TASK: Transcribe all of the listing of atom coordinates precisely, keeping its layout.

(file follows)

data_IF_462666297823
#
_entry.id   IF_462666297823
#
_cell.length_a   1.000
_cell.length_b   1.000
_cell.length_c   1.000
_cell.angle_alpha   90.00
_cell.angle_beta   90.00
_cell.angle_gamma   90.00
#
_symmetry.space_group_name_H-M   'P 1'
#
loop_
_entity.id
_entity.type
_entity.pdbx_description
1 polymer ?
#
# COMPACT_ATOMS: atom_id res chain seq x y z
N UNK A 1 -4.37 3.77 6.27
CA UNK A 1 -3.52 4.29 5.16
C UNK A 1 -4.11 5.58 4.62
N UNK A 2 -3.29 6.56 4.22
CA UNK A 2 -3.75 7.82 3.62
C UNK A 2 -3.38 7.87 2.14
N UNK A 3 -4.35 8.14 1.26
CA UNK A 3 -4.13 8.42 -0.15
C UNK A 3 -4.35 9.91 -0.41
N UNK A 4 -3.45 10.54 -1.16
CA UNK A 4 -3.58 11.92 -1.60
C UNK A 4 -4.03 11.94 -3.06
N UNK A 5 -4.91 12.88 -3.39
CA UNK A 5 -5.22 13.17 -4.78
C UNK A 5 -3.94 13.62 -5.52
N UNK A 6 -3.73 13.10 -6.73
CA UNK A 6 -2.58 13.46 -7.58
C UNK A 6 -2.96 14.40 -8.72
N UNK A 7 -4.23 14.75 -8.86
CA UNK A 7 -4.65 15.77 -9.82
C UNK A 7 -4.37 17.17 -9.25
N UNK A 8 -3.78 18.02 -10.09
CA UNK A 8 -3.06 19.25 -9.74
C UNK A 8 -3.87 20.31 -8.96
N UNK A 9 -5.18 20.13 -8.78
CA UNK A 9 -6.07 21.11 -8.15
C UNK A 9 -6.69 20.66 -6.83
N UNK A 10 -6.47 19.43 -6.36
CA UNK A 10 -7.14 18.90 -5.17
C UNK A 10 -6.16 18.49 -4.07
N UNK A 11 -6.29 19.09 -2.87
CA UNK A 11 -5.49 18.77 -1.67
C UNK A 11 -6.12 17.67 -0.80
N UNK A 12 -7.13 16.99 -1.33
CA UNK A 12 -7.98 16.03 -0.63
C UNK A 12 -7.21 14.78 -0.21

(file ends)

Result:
data_IF_462666297823
#
_entry.id   IF_462666297823
#
_cell.length_a   1.000
_cell.length_b   1.000
_cell.length_c   1.000
_cell.angle_alpha   90.00
_cell.angle_beta   90.00
_cell.angle_gamma   90.00
#
_symmetry.space_group_name_H-M   'P 1'
#
loop_
_entity.id
_entity.type
_entity.pdbx_description
1 polymer ?
#
# COMPACT_ATOMS: atom_id res chain seq x y z
N UNK A 1 -4.37 3.77 6.27
CA UNK A 1 -3.52 4.29 5.16
C UNK A 1 -4.11 5.58 4.62
N UNK A 2 -3.29 6.56 4.22
CA UNK A 2 -3.75 7.82 3.62
C UNK A 2 -3.38 7.87 2.14
N UNK A 3 -4.35 8.14 1.26
CA UNK A 3 -4.13 8.42 -0.15
C UNK A 3 -4.35 9.91 -0.41
N UNK A 4 -3.45 10.54 -1.16
CA UNK A 4 -3.58 11.92 -1.60
C UNK A 4 -4.03 11.94 -3.06
N UNK A 5 -4.91 12.88 -3.39
CA UNK A 5 -5.22 13.17 -4.78
C UNK A 5 -3.94 13.62 -5.52
N UNK A 6 -3.73 13.10 -6.73
CA UNK A 6 -2.58 13.46 -7.58
C UNK A 6 -2.96 14.40 -8.72
N UNK A 7 -4.23 14.75 -8.86
CA UNK A 7 -4.65 15.77 -9.82
C UNK A 7 -4.37 17.17 -9.25
N UNK A 8 -3.78 18.02 -10.09
CA UNK A 8 -3.06 19.25 -9.74
C UNK A 8 -3.87 20.31 -8.96
N UNK A 9 -5.18 20.13 -8.78
CA UNK A 9 -6.07 21.11 -8.15
C UNK A 9 -6.69 20.66 -6.83
N UNK A 10 -6.47 19.43 -6.36
CA UNK A 10 -7.14 18.90 -5.17
C UNK A 10 -6.16 18.49 -4.07
N UNK A 11 -6.29 19.09 -2.87
CA UNK A 11 -5.49 18.77 -1.67
C UNK A 11 -6.12 17.67 -0.80
N UNK A 12 -7.13 16.99 -1.33
CA UNK A 12 -7.98 16.03 -0.63
C UNK A 12 -7.21 14.78 -0.21